The Governments of Sweden and Denmark have agreed to increase their respective stakes in Scandinavian carrier SAS.

The stakes in the carrier have now increased to 21.8%. Sweden and Denmark previously held 14.8% and 14.2% respectively.

It is part of SAS’ recapitalisation plan first revealed in June to allow it to continue as a key provider of Scandinavian airline infrastructure.

The revised recapitalisation plan received approval from both governments in August.

The carrier is one of the several airlines that have been severely affected by the Covid-19 pandemic.

The finalised plan includes funding of around $1.37bn and the conversion of a further Skr2.25bn ($256m) debt into equity.

SAS chief executive Rickard Gustafson was quoted by Gulf Times as saying that he was ‘grateful for the support from our largest owners, the government of Sweden, the government of Denmark, and Knut and Alice Wallenberg’s Foundation, that they have demonstrated throughout this recapitalisation process’.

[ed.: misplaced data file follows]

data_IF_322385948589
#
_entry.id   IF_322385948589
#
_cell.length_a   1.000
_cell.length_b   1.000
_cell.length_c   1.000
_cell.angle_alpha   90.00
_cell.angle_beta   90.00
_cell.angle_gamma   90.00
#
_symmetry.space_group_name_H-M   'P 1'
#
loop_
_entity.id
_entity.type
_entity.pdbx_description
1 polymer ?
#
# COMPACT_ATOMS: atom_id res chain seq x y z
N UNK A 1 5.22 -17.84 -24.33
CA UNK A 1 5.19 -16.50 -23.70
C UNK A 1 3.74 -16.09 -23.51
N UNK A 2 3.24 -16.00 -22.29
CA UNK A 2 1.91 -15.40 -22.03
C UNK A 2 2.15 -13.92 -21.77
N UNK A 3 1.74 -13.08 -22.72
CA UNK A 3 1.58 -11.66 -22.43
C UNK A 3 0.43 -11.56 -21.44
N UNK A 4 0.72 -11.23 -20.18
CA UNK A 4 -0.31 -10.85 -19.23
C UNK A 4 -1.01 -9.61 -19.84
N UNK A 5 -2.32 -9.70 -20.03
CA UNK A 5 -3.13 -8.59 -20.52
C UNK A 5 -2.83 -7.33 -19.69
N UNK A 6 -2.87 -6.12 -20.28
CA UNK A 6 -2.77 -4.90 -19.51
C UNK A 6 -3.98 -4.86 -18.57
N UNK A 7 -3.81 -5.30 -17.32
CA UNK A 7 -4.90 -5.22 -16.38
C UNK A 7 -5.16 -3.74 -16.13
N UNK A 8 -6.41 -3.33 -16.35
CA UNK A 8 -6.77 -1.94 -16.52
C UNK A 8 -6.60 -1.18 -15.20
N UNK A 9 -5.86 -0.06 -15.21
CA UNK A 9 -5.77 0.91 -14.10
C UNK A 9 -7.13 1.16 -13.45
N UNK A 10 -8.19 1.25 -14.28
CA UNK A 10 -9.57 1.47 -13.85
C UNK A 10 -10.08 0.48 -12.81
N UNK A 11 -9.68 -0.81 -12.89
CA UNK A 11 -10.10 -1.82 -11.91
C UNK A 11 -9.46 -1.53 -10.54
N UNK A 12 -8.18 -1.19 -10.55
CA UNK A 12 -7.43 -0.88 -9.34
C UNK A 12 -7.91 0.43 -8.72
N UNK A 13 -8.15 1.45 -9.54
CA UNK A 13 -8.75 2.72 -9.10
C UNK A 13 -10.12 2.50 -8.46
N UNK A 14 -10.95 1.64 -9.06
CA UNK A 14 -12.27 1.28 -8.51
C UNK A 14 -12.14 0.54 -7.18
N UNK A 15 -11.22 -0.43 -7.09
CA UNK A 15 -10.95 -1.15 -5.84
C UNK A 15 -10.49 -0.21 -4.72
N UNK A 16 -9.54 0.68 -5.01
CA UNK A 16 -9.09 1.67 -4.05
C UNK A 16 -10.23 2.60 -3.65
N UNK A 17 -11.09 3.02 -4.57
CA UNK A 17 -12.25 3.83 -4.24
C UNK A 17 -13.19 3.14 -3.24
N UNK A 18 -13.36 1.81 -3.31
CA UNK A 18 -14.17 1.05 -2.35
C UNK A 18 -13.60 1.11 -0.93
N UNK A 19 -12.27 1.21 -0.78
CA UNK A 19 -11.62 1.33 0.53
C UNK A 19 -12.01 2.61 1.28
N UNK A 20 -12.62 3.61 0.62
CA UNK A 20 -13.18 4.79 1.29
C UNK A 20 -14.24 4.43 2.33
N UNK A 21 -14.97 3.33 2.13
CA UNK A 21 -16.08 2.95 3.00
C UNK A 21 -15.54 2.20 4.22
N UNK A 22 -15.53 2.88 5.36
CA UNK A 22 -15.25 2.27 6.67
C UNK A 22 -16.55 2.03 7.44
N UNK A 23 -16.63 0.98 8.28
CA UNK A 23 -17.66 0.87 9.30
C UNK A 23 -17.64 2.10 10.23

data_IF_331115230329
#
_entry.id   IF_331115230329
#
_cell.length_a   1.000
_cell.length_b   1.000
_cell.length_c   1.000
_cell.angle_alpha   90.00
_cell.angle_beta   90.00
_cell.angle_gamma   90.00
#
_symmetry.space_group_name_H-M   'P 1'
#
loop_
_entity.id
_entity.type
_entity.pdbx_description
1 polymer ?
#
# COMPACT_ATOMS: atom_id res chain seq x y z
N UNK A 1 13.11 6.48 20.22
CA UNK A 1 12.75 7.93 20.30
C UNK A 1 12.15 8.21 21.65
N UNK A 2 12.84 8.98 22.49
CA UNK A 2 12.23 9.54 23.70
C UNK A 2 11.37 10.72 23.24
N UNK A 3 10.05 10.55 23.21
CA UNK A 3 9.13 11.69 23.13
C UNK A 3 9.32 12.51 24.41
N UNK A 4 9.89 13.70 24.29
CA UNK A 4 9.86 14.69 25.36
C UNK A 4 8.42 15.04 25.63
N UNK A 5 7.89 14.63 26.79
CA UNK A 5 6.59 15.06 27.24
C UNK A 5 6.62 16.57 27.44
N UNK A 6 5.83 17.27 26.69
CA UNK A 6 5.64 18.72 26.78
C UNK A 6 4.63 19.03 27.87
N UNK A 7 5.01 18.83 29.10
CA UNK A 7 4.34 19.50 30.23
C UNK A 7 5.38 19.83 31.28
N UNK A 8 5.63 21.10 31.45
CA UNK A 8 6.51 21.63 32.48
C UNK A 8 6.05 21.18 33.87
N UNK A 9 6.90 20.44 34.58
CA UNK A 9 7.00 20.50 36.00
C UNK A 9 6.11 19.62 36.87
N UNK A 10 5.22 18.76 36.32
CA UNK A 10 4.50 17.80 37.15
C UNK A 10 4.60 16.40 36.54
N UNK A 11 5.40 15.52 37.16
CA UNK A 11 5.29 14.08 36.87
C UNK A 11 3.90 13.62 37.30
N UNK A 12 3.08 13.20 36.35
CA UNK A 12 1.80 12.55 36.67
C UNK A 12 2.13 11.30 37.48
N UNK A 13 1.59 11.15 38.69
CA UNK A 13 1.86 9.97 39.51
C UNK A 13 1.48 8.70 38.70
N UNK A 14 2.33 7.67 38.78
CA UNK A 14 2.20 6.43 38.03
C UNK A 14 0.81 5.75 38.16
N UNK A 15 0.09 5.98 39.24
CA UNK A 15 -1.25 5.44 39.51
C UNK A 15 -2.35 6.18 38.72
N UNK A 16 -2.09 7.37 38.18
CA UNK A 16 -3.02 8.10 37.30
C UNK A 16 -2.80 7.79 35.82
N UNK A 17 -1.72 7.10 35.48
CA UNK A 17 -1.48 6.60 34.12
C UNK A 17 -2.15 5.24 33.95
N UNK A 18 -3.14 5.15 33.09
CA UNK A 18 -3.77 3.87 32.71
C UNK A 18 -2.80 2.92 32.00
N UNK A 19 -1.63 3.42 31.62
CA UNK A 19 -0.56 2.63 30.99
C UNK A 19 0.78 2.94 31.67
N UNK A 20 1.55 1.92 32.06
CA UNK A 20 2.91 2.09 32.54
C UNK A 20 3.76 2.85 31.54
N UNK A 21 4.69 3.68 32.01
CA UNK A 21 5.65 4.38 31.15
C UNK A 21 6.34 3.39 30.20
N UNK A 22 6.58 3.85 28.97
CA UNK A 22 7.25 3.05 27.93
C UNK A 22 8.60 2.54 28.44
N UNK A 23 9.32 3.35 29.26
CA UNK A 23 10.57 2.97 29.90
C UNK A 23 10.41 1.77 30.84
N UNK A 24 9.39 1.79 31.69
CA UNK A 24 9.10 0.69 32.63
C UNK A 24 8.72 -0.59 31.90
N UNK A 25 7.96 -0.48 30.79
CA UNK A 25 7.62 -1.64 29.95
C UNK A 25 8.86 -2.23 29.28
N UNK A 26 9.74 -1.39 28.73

He said: “Looking ahead, our focus is to execute on our business plan aimed at adapting SAS to a market defined by lower demand, and to return as a profitable and more sustainable airline as the world recovers from the Covid-19 pandemic.”

In April, SAS announced its plan to cut 5,000 staff or approximately 40% of its workforce due to the continuous grounding of aircraft.

In September, the airline said that it carried 0.6 million passengers and reported a capacity reduction of 73% compared with the previous year.